• Phase I between 4.400-4.300 BC.
  • Phase II between 3.500 BC.
  • Phase III short after 3000 BC.
I have no idea who Gimbitas is. I told who who I know - Fol, Marazov, and
Penkova, and I'm presenting here their theory. I'm sorry that I don't use German to read more in the Thracology's literature, because a large part of it is in German /because the German financial support and stuff on the joined digs/. Now, excuse me if I don't know the European historian who deal with the prehistory, but I gave you sources for my info and I don't see why I have to except yours when you kick mine to the curb.

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Old November 24th, 2010, 12:53 AM   #47
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Re: The Thracians and their place in history


Gimbutas and renfrew are the two main schools for indo-european history. Another hypothesis is by Pitman and ryan.

I possess some literature about the Thracians, I can take a look in it, if you can wait until I found it.
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Old November 24th, 2010, 01:26 AM   #48

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Re: The Thracians and their place in history


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Originally Posted by beorna View Post
Gimbutas and renfrew are the two main schools for indo-european history. Another hypothesis is by Pitman and ryan.

I possess some literature about the Thracians, I can take a look in it, if you can wait until I found it.
I don't mind waiting. As I said, I'm interested in culture, and for this it doesn't matter when exactly the Thracians came, it matters that they existed.
I will try to find some more Thracology studies on the net, now I find only popular stuff. Next time I go to Bulgaria will be in 2 years, and was there last year and I so feel sorry now that I didn't get my Thracian studies...I never knew I will be doing foruming and will need it. I also didn't keep any bibliography on the books and articles I read fro the last 15 years, now it would be handy, but...since I'm not a professional historian I never even suspected I might need it. In fact, I didn't even study history professionally, my Master's is in Education, minor in Geography and I did 2 years of Culturology /like Theory of Cultures/. I read history for fun, but this way didn't give me a systematic thinking, I'm kind of messy.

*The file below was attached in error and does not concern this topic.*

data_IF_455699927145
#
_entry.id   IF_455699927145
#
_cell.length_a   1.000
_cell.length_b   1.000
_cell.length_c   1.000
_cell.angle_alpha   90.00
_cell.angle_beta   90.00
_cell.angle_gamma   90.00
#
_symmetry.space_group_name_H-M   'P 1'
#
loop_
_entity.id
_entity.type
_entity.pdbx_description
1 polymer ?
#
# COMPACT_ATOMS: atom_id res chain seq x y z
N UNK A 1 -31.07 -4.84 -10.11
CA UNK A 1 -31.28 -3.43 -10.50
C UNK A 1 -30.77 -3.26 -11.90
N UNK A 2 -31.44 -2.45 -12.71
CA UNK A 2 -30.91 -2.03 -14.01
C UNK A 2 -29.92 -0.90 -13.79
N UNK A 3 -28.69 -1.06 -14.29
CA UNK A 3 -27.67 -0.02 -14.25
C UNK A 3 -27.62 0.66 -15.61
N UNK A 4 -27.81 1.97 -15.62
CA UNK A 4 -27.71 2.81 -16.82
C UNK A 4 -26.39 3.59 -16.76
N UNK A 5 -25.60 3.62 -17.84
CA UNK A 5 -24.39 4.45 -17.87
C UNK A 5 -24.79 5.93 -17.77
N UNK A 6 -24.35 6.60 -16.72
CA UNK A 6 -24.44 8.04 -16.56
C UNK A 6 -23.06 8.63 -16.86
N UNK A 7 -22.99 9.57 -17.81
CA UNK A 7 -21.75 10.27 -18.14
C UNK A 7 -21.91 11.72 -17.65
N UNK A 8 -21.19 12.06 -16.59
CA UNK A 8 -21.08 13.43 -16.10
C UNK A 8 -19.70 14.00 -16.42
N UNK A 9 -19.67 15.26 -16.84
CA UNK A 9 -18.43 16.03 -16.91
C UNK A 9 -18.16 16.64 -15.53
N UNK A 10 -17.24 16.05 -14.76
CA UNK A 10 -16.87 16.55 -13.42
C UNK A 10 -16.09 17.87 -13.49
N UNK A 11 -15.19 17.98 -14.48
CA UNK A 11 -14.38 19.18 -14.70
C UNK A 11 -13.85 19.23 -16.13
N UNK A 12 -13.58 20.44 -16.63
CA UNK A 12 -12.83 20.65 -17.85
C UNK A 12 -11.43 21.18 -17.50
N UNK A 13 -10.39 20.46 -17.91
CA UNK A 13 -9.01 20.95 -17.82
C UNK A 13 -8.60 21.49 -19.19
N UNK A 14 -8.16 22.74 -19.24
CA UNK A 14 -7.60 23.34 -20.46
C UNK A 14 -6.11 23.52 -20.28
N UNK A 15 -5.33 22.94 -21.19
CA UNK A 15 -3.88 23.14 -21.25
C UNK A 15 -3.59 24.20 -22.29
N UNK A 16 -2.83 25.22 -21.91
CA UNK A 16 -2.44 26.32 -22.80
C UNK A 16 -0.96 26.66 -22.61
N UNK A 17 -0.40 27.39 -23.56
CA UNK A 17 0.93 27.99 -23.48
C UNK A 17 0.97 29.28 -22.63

Are you a professional historian?
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Old November 24th, 2010, 01:48 AM   #49
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Re: The Thracians and their place in history


I studied old history and medieval history ( and I finished it succesfully), but I am unfortunately no professional historian.
my favorite subjects are Germanics, celts, roman, Greek and egyptian history. and of course medieval history, especially the earlier phases.
I hate modern history, because you cannot discuss with a lot of people, without ending in a great quarrel. Unfortunately I participate too often in such discussions.
I am no expert in Thracian or bulgarian history, allthough I dealed with it during my study, or exactly with the Bulgarians. All I wish to show you, that these old cultures are a part of your history, but not Thracian. We all have our roots in South asia or more early in Africa, but we wouldn't call these cultures German or Bulgarian or something else. In that way Thracian is probably not older than 1500 BC. But every nation has its ancestors.
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Old November 24th, 2010, 08:19 AM   #50

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Re: The Thracians and their place in history